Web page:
Sermons

Summary: A warning against mixing things that differ.

THE QUESTION OF FASTING.

Matthew 9:14-17.

It is a strange thing that the disciples of John the Baptist came to Jesus to ask, “Why do we and the Pharisees fast often, but your disciples do not fast?” (Matthew 9:14). It is unfortunately typical of religious people to be performing some ritual without actually knowing why they did it!

The only time when the Law COMMANDS fasting is in the ‘affliction of soul’ associated with the Day of Atonement (cf. Leviticus 16:29). This is apt, as it immediately associates fasting with repentance and forgiveness.

However, where the law commands just one fast per year, that on the Day of Atonement, the Pharisees would fast twice a week (cf. Luke 18:12). This would be on the market days, on Mondays and Thursdays, so that the hypocrites could strut around with their disfigured faces and draw the maximum amount of attention to themselves (cf. Matthew 6:16).

Nevertheless, Jesus does seem to assume that His followers will sometimes fast (Matthew 9:15; cf. Matthew 6:17-18).

Yet a true fast will also lead the liberated person to seek relief and liberty for others. They will give bread to the hungry, shelter to the outcast, and clothes to the naked (cf. Isaiah 58:6-7). This is ‘pure religion and undefiled’ (cf. James 1:27).

The Pharisees’ ritual of fasting twice a week (cf. Luke 18:12) has nothing to commend it to those who are entering anew into a relationship with Jesus. And although the disciples of John the Baptist had cause enough to fast on account of the execution of their teacher, it was hardly appropriate to enforce fasting on those who were walking with the Lord during the time of His incarnation. He would be taken away from them soon enough, and THEN they would fast (Matthew 9:15)!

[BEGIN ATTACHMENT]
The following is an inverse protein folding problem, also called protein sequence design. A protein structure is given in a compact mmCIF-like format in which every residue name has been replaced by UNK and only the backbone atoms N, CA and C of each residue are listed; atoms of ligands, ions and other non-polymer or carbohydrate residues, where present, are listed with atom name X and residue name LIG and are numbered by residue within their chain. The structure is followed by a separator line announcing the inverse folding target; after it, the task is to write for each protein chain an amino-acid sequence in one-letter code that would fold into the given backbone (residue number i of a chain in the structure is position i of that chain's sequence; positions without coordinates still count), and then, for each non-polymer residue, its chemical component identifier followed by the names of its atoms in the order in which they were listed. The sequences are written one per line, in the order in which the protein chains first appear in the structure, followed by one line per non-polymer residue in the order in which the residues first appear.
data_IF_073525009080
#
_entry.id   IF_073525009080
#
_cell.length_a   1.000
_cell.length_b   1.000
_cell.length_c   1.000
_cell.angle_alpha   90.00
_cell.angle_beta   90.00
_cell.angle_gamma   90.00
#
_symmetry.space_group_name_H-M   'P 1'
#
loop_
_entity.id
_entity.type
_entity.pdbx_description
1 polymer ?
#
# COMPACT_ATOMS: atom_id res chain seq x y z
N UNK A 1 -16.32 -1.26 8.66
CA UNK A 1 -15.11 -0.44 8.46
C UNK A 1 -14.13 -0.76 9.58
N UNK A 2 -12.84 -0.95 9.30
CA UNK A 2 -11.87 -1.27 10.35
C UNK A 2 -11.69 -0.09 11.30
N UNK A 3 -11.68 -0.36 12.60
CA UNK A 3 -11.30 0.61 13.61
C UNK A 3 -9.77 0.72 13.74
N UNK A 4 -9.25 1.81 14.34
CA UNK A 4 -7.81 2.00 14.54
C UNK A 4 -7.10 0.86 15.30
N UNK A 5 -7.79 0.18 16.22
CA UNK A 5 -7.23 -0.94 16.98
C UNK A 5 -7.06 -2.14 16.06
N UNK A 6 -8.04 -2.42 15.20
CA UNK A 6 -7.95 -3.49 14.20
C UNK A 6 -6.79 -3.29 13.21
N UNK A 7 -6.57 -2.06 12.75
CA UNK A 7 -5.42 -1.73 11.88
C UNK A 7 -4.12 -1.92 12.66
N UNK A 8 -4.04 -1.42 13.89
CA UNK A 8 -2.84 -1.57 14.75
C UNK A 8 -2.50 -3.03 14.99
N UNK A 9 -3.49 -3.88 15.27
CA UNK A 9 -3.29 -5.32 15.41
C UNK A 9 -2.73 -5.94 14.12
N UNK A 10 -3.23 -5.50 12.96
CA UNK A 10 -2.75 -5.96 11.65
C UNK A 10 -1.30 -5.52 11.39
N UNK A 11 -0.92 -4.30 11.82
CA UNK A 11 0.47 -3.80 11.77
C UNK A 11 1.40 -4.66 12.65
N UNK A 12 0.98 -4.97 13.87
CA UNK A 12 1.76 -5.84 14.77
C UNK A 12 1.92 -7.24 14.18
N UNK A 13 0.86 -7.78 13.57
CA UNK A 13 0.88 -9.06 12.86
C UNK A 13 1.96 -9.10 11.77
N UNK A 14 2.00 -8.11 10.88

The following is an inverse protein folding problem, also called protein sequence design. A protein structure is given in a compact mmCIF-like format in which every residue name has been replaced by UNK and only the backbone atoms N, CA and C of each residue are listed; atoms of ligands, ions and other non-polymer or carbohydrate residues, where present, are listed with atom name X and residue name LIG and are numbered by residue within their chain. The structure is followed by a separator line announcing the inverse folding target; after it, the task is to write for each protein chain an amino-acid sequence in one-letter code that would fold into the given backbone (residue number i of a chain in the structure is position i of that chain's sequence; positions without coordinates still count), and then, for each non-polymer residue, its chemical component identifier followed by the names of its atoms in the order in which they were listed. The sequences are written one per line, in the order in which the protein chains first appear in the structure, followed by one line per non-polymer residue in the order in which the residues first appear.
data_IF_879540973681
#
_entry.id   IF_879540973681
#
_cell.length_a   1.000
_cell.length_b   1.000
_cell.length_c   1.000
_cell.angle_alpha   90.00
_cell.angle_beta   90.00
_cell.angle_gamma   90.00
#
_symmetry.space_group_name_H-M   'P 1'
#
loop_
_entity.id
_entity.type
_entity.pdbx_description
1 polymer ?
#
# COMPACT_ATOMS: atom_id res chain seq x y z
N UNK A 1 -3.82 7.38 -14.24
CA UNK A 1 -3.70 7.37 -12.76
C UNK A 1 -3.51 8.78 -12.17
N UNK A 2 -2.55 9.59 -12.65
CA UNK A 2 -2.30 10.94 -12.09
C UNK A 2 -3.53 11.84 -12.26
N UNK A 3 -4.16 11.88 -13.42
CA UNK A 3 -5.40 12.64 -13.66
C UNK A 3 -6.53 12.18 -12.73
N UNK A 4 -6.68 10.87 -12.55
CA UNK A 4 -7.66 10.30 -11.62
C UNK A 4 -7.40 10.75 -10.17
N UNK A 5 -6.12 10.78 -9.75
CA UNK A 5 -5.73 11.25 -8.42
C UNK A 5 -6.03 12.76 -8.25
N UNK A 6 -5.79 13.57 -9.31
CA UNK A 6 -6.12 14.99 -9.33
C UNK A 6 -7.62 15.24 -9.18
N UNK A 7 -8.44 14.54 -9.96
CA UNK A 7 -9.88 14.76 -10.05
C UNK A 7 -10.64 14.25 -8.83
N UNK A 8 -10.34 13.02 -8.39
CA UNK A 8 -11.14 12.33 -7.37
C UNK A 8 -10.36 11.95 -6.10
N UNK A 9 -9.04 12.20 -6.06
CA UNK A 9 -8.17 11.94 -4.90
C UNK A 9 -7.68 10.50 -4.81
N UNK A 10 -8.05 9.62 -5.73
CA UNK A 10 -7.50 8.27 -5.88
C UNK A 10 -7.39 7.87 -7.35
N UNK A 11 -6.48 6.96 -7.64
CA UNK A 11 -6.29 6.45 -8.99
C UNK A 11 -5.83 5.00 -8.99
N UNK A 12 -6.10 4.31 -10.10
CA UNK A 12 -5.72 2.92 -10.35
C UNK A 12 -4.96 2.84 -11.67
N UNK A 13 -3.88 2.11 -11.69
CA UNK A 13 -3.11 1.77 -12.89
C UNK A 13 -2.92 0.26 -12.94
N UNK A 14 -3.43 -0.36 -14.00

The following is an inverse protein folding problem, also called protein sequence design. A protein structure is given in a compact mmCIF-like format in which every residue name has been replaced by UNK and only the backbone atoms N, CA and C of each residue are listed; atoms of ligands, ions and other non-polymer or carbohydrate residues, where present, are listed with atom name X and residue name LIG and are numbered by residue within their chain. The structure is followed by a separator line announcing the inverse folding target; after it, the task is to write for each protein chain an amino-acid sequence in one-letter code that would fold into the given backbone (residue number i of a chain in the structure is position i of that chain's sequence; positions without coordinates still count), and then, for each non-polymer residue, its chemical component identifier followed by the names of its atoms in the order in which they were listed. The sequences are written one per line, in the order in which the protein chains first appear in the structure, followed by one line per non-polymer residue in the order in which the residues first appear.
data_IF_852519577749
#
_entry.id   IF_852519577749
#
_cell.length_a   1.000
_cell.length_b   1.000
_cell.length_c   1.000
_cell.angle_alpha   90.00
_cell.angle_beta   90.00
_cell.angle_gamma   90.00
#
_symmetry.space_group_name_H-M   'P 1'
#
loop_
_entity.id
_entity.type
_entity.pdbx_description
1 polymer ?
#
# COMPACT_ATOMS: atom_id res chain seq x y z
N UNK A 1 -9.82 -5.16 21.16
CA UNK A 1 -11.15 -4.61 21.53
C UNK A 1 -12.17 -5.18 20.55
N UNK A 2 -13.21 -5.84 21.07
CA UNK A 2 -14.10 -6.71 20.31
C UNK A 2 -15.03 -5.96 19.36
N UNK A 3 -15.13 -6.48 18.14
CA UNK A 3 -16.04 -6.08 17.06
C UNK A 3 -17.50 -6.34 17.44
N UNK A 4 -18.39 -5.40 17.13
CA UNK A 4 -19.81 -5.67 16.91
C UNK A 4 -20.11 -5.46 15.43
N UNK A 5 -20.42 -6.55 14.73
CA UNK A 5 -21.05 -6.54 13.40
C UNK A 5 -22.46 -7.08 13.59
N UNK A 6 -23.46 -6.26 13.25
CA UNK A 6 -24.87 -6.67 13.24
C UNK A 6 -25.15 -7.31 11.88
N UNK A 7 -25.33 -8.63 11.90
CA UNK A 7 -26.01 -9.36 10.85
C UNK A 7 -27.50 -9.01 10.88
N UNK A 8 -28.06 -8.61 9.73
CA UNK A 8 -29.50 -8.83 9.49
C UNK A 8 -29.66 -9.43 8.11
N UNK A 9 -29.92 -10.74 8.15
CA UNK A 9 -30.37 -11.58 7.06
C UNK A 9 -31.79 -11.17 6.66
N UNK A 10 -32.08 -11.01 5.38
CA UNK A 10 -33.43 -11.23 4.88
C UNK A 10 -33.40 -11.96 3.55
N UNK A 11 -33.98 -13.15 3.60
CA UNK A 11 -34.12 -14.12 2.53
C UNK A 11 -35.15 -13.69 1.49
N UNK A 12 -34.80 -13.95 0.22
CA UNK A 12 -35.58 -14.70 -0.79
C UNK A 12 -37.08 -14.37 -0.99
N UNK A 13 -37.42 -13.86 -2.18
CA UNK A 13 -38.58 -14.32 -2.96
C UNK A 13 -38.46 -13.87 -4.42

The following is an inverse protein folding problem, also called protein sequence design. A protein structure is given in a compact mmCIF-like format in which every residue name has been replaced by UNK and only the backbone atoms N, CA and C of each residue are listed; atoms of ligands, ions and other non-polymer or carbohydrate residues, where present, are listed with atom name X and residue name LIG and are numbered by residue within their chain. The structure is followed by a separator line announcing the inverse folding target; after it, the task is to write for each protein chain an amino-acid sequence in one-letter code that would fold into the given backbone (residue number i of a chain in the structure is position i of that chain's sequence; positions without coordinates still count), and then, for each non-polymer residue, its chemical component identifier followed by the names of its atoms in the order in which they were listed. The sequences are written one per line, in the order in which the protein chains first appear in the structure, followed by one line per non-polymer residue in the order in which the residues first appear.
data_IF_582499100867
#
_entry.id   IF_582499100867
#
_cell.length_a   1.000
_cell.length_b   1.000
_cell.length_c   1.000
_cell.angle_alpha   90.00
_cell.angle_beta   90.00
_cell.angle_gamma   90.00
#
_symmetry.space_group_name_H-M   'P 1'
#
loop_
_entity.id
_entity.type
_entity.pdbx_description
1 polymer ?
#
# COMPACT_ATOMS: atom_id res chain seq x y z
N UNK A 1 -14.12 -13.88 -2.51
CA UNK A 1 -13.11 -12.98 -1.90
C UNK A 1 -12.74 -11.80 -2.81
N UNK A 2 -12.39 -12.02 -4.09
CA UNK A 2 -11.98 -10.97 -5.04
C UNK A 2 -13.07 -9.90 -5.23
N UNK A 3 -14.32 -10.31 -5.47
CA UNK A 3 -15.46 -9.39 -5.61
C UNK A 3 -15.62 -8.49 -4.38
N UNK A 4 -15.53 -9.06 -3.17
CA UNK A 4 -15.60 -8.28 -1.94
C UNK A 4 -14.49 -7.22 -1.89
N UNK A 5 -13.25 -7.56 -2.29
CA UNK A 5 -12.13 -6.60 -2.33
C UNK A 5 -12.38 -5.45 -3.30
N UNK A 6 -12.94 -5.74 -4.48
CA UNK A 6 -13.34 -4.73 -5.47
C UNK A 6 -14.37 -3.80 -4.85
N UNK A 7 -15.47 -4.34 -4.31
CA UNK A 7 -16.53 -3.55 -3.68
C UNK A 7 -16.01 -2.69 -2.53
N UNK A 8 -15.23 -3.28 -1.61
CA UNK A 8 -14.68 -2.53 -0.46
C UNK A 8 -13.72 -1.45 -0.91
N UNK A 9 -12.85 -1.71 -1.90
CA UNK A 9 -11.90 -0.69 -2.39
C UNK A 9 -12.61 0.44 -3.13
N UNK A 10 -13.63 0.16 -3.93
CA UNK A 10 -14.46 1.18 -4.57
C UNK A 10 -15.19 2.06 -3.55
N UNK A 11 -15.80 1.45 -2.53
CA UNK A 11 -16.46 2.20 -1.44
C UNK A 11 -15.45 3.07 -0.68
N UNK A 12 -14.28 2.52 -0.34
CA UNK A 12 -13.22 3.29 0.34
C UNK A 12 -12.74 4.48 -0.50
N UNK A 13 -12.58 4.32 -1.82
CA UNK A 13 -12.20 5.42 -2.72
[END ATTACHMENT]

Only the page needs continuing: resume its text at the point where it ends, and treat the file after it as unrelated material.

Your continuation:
It is interesting that Jesus speaks here of Himself as the heavenly Bridegroom (Matthew 9:15). This is a role ascribed to God (Isaiah 62:5; Hosea 2:16), but also to the Lamb of God (Revelation 19:7; cf. Revelation 21:2). Jesus is doubtless the Bridegroom in Solomon’s Song of Songs.

Why would the Bridegroom’s friends mourn while He is with them (Matthew 9:15a)? Jesus is intimating His own death when He says, “But the days will come when the Bridegroom will be taken from them, and then they will fast” (Matthew 9:15b).

The two metaphors which Jesus introduces here, of a new patch on an old garment and of new wine in old wine-skins (Matthew 9:16-17) serve to warn us about mixing things that differ.

When we begin to follow Jesus, we enter into a whole new way of life. The problem in Samaria after the Assyrians had resettled the northern kingdom with non-Israelites, was that they sought to serve both their own gods AND the God of Israel (cf. 2 Kings 17:33, 2 Kings 17:41). That is to mix things that differ.

The problem in Galatia was similar, where men wanted to reconcile Judaism with Christianity by a painful compromise. To seek to superimpose our relationship with Jesus on top of even the best of ‘religious’ structures and strictures is to sew a piece of new cloth upon an old garment, or to store new wine in old wine-skins: it just will not work. Why would we even want to return into slavery to a law which has not redeemed us (cf. Galatians 3:3)?

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